This documentation will outline how a client application can use OAuth2 to request an access_token in order to make API requests on behalf of an end-user, how to use a token once you have one, and how to refresh a token once it expires.

What is OAuth2?

OAuth2 is a way for third-party client applications to request authorization to act on behalf of an end-user without requiring the user to expose their username and password. The client must direct its users to a page within MediaCore where the user approves the client to act on its behalf. Once the user has approved the client application, the application will receive an access_token.

What is an access_token?

An access_token is like a temporary password that allows a client application to “log in” as a user and perform actions on their behalf. Each token can be limited to a specific subset of the permissions that a user has, called a scope (see Scopes).

Tokens are passed through the Authorization header. If you had, for example, a token token1234, the header would look like this:

Authorization: Bearer token1234


Because tokens are included directly in the request headers, you must always use HTTPS!

How can I get an access_token?

Your client application can request an access_token for an end-user by redirecting that user to an authorization page within MediaCore. Once the user either approves or denies your authorization request, they will be redirected back to a preconfigured callback URL within your client.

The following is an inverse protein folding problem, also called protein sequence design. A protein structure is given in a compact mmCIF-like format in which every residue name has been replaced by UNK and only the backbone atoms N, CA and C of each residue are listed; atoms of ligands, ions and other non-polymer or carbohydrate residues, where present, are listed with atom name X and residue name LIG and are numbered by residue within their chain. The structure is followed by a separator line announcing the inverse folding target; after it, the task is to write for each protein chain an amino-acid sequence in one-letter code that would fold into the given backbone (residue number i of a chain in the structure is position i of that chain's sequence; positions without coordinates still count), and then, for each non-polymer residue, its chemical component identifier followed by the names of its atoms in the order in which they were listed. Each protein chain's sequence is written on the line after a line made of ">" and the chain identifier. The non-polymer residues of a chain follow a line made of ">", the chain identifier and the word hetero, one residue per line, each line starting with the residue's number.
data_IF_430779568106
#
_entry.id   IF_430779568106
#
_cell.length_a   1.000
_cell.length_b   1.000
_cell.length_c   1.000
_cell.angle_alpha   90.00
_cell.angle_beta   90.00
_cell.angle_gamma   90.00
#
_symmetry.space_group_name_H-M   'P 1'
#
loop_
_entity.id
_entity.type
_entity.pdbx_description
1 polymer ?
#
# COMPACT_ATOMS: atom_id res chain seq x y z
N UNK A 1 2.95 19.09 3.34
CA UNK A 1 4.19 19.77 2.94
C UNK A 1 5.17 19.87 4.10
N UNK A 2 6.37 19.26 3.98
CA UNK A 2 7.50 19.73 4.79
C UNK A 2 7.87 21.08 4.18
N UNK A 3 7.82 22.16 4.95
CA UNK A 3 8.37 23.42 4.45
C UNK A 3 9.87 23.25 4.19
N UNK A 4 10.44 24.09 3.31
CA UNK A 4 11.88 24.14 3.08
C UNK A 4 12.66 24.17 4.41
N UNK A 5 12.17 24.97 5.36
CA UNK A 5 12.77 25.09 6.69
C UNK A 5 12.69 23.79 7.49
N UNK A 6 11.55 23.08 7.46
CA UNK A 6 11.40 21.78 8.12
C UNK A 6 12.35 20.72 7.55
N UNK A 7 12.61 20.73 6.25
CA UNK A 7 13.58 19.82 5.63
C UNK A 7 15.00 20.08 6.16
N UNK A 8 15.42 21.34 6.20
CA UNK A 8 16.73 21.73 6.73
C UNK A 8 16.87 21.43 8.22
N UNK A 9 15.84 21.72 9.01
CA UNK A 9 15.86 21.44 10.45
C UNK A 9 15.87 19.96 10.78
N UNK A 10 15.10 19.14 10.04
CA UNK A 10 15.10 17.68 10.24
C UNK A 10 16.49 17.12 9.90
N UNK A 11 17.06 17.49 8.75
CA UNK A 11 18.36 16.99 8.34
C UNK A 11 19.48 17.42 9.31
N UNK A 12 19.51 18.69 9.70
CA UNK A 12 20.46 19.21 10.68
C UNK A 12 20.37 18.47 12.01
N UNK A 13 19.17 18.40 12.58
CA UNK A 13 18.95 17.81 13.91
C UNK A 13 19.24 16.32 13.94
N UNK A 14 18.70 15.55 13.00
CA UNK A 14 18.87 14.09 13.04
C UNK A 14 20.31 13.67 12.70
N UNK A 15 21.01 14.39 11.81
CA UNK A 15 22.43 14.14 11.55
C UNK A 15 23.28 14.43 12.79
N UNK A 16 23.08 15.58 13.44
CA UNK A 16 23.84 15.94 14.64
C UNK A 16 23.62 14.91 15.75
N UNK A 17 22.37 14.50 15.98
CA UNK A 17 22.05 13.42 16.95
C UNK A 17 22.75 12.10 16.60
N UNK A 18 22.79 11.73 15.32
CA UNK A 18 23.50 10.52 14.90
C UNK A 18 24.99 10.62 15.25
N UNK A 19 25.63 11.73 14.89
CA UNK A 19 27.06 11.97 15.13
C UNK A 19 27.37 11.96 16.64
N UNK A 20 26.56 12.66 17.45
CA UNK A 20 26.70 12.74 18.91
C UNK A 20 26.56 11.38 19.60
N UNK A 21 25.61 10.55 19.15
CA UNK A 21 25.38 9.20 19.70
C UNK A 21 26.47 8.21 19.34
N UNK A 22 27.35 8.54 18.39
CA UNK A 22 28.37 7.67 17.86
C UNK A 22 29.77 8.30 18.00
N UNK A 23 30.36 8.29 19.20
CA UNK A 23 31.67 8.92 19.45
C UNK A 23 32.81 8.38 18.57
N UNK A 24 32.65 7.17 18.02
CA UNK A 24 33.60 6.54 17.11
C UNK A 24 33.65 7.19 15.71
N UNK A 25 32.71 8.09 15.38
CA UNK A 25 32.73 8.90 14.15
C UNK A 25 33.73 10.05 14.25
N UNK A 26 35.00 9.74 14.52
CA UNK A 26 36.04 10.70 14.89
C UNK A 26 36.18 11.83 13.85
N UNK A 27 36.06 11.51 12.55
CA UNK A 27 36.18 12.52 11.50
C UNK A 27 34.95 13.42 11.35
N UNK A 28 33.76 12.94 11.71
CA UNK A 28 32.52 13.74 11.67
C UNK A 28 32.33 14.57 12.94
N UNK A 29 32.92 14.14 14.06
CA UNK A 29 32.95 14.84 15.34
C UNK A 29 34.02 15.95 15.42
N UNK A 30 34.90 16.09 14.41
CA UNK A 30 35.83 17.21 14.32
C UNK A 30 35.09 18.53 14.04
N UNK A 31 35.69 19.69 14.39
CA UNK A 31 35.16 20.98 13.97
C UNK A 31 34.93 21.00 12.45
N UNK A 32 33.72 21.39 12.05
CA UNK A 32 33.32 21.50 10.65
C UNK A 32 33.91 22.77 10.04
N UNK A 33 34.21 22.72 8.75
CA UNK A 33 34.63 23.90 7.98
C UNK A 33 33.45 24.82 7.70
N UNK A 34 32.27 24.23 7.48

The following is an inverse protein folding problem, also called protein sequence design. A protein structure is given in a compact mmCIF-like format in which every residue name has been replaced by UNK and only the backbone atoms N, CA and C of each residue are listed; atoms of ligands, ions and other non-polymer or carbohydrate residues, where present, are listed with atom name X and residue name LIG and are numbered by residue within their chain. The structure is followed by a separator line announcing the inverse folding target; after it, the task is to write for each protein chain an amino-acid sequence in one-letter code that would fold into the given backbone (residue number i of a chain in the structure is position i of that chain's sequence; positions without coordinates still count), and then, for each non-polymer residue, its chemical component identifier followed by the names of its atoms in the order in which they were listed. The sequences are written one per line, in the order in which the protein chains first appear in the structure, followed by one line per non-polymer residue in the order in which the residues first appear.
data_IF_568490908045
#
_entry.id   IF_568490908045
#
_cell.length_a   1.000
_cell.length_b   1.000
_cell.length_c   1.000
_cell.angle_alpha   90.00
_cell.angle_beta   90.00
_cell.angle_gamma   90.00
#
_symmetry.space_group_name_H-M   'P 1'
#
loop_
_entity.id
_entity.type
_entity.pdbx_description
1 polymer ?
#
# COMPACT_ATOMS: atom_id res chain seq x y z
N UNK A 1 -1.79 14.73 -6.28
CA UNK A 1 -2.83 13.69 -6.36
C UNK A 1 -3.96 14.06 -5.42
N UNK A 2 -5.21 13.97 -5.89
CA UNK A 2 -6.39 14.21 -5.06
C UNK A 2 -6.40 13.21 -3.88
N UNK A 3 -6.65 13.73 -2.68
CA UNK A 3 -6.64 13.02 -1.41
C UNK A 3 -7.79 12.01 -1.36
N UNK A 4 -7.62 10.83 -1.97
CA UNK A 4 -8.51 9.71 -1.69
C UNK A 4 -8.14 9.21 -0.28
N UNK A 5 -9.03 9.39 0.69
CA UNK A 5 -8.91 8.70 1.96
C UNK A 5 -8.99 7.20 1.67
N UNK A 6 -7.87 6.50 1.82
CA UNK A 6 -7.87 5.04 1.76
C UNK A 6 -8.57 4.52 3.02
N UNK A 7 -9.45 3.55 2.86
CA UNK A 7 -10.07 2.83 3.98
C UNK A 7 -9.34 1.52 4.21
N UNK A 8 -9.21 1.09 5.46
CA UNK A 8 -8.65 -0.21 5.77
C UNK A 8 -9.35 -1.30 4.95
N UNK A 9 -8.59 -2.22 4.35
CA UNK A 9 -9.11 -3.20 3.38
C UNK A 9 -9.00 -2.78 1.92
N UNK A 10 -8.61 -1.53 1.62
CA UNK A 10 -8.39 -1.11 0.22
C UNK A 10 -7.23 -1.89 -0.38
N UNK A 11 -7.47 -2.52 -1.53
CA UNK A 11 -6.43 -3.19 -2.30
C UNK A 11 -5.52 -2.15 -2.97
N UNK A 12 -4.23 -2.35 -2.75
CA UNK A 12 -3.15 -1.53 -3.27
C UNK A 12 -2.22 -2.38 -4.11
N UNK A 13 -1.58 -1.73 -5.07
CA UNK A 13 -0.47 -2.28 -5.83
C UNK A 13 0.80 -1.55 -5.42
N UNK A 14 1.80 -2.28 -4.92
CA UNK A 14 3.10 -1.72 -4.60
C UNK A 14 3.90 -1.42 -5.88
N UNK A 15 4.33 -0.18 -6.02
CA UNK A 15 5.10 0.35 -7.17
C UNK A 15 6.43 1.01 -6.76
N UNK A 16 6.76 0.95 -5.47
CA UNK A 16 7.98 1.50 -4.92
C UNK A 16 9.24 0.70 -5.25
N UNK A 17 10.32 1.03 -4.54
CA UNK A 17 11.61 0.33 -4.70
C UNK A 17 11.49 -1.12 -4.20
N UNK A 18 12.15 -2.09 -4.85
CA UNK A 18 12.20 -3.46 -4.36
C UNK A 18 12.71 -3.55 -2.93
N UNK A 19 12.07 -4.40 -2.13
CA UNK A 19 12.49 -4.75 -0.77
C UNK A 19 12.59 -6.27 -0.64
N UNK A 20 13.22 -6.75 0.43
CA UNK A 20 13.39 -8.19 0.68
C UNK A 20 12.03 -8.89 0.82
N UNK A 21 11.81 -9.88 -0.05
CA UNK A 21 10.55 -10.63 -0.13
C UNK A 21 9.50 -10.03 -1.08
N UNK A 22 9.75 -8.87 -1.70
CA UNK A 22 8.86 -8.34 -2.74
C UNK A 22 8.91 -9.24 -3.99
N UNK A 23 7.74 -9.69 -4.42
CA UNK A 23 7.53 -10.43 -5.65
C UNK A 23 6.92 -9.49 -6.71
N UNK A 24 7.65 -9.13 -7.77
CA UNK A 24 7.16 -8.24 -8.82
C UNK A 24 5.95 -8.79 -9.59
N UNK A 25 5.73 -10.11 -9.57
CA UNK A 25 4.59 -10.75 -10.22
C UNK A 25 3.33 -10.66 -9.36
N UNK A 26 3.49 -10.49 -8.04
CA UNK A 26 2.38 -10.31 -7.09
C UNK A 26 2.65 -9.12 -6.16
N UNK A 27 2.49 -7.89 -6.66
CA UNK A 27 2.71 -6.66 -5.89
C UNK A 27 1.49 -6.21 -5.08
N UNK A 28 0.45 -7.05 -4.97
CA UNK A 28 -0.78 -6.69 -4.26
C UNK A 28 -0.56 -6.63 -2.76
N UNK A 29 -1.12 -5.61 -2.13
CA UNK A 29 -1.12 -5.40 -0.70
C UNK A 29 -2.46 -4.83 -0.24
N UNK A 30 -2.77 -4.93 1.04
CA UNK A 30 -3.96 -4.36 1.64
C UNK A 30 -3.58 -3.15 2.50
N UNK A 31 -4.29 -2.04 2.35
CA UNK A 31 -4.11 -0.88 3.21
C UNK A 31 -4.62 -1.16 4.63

The exact process will vary depending on the type of client application. For detailed walkthroughs, refer to Authentication Flows.

Why is all this complexity necessary?

In general, OAuth is very useful because it allows third-party applications to gain limited access to perform actions as an end-user. The user can rest easy knowing that the application can only perform the actions that the user authorized, so you can use an application to read content without risk of it accidentally overwriting your content. This is especially important for site administrators who have a great deal of power.

For MediaCore, OAuth is particularly crucial because many MediaCore users log into MediaCore via an external SSO provider (e.g. via Google Apps, or via their University’s Shibboleth server). Many of these SSO providers require users to log in using their web browser, and MediaCore’s integration with these SSO providers is entirely encapsulated within MediaCore’s web-based login flow. OAuth allows client applications to be ignorant of the incredible complexity of all of MediaCore’s SSO integrations.


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